As I have done in previous Lents I am sharing a daily reflection as part of my Lenten discipline. This year I am using the “Wilderness Wanderings” theme compiled by the “Lent Photo a Day” group. The word appointed for today is “Wise.”
I have a number of wise family and friends. I also know a number of wise people in person and online. If I have learned anything from these people, it might be this: never presume that you have all the answers, and always be willing to take a step back to ask a question or calm yourself, especially in the heat of the moment.
I am reminded of the gospel story of Jesus and “The Woman Caught in Adultery,” found in the Gospel of John 8:1-11. Responding to the legal precedent of sin and justice, Jesus proclaimed, “Let anyone among you who is without sin be the first to throw a stone at her.” Naturally, at that, everyone gradually left. No one present in the crowd whom Jesus was addressing was without sin. To me today, that is the first story I am reminded of when it comes to being wise.
As people we can often get caught up in our way of thinking as the “right” way and the only way. I am just as guilty and susceptible to this as well. Watching social media over the weekend was horrifying in seeing some of the responses to Justice Antonin Scalia’s passing. Though I hardly ever agreed with his reasoning or viewpoints, I appreciated his willingness to clearly articulate his beliefs, to engage in conversation, and to be able to befriend and be in relationship with those he publicly disagreed. I read a story about him from David Axelrod about his hope to have Justice Kagan on the Supreme Court. It was an enlightening story which I think speaks to the importance of having a diversity of perspectives on the court, and really in any decision making process. If we all have the same view point, we get caught in our ways of thinking. We get tunnel vision, and sometimes lose sight of other perspectives, possibilities, and needs. At its best, a court and legislature reflects this principle by offering different viewpoints, but being able and willing to work through these viewpoints for the common good.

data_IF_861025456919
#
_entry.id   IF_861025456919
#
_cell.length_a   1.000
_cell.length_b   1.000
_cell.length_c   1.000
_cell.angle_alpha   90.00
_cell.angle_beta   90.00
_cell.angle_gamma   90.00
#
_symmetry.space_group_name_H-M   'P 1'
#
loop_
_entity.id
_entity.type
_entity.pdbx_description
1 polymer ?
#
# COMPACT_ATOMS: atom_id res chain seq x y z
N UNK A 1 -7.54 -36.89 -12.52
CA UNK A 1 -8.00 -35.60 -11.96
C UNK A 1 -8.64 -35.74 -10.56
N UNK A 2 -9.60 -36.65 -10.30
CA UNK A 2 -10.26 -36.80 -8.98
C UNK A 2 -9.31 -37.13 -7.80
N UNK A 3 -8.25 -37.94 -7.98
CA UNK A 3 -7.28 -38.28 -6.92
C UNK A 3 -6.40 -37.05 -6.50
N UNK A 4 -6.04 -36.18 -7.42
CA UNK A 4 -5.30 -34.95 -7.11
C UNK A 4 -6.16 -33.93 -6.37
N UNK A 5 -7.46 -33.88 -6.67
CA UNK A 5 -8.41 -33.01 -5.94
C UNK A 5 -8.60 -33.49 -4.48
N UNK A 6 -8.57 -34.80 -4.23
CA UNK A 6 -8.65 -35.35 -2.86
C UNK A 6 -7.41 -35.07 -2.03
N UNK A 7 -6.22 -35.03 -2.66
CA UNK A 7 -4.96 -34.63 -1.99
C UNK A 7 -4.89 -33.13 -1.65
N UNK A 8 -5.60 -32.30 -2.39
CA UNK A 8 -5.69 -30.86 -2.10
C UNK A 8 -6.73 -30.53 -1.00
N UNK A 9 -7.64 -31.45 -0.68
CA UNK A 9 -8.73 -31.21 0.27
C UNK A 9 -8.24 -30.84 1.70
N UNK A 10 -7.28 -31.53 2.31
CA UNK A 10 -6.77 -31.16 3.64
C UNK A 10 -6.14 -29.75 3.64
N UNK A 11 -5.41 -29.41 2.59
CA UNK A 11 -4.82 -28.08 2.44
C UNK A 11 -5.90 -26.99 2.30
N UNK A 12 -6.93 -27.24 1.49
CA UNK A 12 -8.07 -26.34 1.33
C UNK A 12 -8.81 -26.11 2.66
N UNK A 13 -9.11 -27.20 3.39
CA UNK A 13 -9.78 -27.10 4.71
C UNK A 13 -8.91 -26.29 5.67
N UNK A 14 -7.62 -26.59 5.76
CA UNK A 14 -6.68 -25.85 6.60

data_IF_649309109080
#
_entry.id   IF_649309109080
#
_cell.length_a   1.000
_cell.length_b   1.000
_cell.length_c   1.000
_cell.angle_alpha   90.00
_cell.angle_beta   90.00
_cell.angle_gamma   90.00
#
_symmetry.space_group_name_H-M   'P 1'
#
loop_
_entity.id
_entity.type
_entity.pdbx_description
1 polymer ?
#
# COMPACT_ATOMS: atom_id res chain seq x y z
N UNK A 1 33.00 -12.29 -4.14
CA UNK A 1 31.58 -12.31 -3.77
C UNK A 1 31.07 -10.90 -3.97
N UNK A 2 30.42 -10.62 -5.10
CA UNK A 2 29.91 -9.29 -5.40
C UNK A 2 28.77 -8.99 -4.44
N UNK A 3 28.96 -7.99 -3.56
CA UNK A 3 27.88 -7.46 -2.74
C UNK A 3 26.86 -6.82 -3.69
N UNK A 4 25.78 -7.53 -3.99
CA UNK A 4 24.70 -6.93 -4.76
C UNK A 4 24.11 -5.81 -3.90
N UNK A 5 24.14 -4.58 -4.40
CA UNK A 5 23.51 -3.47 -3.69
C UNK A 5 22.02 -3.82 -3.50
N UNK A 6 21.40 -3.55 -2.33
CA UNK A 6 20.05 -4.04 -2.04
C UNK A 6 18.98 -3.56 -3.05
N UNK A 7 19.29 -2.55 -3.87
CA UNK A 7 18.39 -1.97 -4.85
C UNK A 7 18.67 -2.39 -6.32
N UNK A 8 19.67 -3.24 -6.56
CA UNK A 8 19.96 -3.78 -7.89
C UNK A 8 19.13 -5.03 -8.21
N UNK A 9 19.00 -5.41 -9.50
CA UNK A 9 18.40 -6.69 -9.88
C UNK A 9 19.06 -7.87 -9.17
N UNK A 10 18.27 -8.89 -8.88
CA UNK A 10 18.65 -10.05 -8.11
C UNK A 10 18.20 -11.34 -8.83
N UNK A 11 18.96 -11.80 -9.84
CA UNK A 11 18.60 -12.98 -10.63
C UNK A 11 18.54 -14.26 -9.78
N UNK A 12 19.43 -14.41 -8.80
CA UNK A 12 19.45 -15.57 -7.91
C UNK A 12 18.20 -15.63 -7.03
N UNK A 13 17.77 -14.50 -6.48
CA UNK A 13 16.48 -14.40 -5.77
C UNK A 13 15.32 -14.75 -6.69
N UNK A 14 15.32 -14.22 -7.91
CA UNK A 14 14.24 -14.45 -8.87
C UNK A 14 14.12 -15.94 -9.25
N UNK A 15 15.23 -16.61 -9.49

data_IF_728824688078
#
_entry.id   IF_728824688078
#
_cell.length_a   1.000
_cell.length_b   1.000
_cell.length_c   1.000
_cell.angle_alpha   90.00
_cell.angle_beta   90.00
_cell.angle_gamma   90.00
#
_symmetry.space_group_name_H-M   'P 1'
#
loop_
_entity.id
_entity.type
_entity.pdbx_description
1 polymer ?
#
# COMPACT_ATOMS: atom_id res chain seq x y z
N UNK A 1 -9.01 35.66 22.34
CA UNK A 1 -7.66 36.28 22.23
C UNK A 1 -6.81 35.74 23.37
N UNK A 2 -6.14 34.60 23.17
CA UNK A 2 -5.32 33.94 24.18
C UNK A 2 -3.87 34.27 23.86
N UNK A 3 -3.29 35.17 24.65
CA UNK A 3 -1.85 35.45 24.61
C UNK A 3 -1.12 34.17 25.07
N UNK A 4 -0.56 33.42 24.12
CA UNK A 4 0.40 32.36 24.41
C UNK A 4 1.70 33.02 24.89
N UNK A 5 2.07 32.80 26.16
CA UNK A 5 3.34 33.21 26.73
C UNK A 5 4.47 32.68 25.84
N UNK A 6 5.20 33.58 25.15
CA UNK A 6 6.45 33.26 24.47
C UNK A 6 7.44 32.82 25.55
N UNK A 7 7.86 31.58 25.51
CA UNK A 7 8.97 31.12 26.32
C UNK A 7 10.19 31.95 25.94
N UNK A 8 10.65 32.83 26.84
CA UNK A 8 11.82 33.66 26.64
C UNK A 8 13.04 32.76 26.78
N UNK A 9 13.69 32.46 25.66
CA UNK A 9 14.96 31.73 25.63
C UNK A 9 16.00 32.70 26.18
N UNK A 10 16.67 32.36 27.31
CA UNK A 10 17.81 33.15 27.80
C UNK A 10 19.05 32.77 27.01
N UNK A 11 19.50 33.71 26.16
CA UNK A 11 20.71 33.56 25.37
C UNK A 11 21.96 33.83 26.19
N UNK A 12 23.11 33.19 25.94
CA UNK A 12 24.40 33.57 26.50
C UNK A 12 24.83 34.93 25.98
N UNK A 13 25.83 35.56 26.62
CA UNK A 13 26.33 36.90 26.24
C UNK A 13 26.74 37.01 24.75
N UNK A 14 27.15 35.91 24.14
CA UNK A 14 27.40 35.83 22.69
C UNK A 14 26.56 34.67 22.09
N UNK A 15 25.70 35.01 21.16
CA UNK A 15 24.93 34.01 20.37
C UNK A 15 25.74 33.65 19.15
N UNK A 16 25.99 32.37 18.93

As a Christian and Lutheran, I think this is a good reminder to know that we don’t have all the answers. It’s also a good reminder to why its essential to partner with and accompany with others, and to listen. All of these pieces are crucial for being in relationship, for building relationships, and being about the work of discerning where God is leading and how we might be part of God’s work and the in-breaking of the Kingdom of God.
Thinking about your own lives, who is someone wise that you look to? What makes them wise?